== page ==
Our Lenten Journey

With the Church’s observance of Ash Wednesday 17 February 2010, Lent begins.  This holy season is a time to rediscover the Lord and live like Him more consciously.  In these forty days, marked by traditional penitential practices, we are challenged to turn away from sin.  We are called to commit ourselves anew to live the Gospel of our Lord Jesus Christ.  Turning from sin and toward the Lord is the best preparation for Easter’s joy.

For Catholics, the spiritual renewal we undertake in Lent has numerous forms.  Acts of charity and alms-giving help us to become more mindful of providing for the poor all through the year.  The reception of the Sacrament of Penance offers us the Lord’s forgiveness, which is always available to us through God’s grace.  Reading Sacred Scripture opens us to hear the Word of God more deeply.  Praying the Stations of the Cross reminds us of Christ’s supreme sacrifice for us and of the importance of sacrificing for others ourselves.  Time-honored practices of fasting and abstinence bring us closer to the Lord who Himself often fasted and prayed.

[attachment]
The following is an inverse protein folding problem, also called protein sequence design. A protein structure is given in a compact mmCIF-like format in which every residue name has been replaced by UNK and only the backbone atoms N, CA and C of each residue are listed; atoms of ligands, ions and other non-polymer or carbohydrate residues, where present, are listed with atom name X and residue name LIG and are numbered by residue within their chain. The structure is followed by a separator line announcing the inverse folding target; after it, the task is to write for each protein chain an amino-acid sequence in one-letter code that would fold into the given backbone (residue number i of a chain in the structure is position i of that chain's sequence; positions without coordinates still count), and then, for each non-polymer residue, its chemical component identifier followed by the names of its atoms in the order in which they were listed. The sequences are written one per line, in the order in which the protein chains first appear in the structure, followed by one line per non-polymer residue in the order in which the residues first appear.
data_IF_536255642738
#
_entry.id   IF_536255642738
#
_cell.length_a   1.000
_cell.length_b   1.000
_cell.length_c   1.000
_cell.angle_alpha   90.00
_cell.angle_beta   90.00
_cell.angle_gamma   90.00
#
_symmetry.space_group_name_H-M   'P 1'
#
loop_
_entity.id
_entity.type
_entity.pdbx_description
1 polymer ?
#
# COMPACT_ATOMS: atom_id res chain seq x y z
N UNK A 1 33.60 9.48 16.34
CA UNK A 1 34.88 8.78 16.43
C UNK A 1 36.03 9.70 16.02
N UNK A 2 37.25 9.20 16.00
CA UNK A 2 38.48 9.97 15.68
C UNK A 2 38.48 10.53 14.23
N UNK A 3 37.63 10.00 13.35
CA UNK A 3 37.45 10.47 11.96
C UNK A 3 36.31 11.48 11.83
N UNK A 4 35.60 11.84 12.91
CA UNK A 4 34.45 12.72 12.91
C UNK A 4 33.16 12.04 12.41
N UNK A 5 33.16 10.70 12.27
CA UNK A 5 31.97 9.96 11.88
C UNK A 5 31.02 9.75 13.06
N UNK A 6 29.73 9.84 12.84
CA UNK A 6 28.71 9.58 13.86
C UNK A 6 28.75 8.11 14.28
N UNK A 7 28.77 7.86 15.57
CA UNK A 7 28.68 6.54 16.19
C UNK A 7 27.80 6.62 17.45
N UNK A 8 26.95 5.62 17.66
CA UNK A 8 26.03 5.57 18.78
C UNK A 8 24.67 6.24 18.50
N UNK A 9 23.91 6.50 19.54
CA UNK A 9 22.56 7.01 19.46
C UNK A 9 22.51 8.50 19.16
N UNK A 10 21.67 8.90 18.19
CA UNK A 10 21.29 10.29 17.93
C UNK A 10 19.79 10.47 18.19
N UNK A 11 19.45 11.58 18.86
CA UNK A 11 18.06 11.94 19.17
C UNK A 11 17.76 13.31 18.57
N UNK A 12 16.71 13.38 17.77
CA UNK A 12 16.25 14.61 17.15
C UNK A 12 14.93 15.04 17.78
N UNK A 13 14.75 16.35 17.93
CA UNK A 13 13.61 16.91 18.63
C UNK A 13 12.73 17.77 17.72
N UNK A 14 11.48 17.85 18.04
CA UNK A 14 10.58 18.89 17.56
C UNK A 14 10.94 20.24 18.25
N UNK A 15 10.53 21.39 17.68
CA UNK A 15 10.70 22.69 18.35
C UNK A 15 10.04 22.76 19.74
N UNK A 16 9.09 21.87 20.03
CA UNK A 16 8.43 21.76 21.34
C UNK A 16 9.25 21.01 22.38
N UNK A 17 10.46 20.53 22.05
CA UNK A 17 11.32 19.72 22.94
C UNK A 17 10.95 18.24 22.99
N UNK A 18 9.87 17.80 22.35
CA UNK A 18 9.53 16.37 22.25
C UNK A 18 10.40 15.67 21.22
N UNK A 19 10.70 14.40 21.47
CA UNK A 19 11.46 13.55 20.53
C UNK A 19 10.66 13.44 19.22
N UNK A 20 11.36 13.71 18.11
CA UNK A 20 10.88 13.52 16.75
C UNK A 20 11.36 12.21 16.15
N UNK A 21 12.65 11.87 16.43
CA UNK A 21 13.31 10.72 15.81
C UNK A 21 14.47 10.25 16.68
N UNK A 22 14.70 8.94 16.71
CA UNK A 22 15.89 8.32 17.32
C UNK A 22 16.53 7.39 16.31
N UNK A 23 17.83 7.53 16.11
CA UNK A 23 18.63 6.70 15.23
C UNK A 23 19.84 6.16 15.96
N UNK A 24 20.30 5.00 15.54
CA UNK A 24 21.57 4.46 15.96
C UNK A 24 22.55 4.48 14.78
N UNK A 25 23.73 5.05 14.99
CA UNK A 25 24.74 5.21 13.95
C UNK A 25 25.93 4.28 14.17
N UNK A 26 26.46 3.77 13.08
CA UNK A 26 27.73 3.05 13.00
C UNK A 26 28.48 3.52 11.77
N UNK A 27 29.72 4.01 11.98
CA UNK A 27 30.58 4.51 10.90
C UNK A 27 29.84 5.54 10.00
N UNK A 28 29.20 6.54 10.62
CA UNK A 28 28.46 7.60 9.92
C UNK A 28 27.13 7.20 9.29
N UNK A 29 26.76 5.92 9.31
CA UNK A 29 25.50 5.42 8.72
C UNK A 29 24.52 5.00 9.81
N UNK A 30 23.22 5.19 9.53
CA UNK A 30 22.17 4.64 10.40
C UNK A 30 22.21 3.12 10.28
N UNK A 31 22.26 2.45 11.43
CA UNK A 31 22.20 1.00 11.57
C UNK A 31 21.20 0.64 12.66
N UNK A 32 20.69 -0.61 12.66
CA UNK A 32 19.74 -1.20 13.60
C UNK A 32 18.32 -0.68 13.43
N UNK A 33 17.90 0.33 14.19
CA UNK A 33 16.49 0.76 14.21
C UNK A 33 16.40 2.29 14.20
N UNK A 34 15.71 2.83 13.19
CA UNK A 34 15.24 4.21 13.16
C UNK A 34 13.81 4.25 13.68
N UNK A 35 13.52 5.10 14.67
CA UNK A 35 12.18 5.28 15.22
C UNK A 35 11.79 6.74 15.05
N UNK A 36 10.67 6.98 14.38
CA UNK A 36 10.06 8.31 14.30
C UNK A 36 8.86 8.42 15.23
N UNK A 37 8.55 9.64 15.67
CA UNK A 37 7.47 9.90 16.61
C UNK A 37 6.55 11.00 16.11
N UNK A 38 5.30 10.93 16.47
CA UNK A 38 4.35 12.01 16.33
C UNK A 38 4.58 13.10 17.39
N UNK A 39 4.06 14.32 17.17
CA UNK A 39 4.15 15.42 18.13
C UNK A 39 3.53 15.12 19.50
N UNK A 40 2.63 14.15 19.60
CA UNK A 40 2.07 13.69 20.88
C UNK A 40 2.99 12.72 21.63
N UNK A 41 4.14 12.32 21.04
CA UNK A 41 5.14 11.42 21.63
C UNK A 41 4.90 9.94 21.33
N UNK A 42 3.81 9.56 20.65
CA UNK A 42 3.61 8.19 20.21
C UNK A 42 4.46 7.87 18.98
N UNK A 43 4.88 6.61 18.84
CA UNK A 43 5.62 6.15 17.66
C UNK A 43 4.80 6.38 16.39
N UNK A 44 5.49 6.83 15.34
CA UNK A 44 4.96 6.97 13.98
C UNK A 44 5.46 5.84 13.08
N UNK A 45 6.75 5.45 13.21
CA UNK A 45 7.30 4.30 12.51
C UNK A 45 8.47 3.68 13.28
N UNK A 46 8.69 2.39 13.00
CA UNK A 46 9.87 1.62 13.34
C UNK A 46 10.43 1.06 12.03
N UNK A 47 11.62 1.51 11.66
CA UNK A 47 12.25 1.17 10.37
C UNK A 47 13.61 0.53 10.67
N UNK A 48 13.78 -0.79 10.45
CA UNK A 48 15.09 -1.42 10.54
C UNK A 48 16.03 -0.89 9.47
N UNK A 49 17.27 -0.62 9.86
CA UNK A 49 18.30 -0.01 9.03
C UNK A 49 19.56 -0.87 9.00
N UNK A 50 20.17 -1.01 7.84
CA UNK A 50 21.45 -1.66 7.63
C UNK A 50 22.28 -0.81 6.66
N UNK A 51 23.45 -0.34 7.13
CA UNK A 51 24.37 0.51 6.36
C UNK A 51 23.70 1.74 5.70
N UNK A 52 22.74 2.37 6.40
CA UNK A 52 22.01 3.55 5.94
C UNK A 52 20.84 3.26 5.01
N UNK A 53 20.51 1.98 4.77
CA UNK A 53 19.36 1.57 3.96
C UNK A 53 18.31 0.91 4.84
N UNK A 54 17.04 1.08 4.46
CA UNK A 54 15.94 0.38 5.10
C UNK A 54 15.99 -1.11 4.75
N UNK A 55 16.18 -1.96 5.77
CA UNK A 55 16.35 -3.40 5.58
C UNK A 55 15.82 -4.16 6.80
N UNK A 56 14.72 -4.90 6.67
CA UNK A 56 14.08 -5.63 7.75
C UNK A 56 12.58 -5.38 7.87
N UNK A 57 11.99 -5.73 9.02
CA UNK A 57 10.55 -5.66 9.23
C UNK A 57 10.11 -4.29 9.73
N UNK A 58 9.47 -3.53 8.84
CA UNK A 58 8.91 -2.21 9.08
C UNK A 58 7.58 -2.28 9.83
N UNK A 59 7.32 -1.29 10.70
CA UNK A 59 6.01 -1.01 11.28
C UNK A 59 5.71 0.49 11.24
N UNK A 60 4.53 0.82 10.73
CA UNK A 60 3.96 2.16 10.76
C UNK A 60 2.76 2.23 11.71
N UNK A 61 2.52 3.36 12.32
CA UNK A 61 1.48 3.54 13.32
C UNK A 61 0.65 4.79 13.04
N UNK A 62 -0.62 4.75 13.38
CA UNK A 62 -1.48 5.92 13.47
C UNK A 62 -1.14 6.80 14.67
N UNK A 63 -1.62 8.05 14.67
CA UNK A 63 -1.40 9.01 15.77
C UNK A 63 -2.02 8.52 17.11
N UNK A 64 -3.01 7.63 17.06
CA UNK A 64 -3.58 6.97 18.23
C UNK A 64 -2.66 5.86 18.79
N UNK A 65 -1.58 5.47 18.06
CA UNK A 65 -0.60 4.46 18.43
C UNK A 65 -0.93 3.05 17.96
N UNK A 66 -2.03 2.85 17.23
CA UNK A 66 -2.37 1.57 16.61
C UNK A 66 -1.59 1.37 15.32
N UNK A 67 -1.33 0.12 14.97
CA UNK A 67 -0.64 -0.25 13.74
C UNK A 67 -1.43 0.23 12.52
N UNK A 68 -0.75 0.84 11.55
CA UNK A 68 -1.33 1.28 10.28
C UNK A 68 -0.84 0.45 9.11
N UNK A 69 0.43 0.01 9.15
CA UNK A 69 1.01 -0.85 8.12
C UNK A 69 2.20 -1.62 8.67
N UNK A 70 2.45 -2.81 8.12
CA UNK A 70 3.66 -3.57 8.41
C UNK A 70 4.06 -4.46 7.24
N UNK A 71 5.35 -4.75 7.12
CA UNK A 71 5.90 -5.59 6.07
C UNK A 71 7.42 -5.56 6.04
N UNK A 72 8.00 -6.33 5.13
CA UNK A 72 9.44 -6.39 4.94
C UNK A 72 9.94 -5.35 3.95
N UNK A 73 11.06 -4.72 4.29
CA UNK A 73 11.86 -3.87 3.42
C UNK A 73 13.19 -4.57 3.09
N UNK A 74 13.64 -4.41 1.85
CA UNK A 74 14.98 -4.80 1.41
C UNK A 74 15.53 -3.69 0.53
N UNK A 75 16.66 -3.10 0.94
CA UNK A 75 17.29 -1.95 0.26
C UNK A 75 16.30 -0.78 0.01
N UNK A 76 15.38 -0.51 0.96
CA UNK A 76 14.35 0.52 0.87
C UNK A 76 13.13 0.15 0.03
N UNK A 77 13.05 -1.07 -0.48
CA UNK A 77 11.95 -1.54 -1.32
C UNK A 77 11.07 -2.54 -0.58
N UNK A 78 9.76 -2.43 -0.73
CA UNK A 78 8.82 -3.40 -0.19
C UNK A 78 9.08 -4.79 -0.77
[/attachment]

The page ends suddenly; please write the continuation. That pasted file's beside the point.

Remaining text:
When many of us were children, we might remember our giving up candy for Lent. And, it seemed like a real sacrifice. As we grew up, it was often more difficult to decide what special thing to do, to make Lent a special season – to get our attention and to prepare ourselves for deeper sacrifices.

What would help me grow in freedom? That’s the question to ask. For some of us, it could be, committing ourselves to give up judging others, every single day of Lent. For others, it could be giving up a bad habit we’ve developed. For many of us, the choice may not be to give something up, but to add something to our daily living during Lent. We may commit ourselves to extra prayer time. We may decide to do some service for the poor. We may choose to increase our alms-giving-perhaps related to something we choose not to do- not going out to eat and giving that money to a charity that feeds the hungry.

Whether it is fasting, abstaining or other acts of penance, the whole desire we should have is to use these means to help us grow closer to our Lord and prepare ourselves to celebrate the paschal mystery with hearts and minds renewed.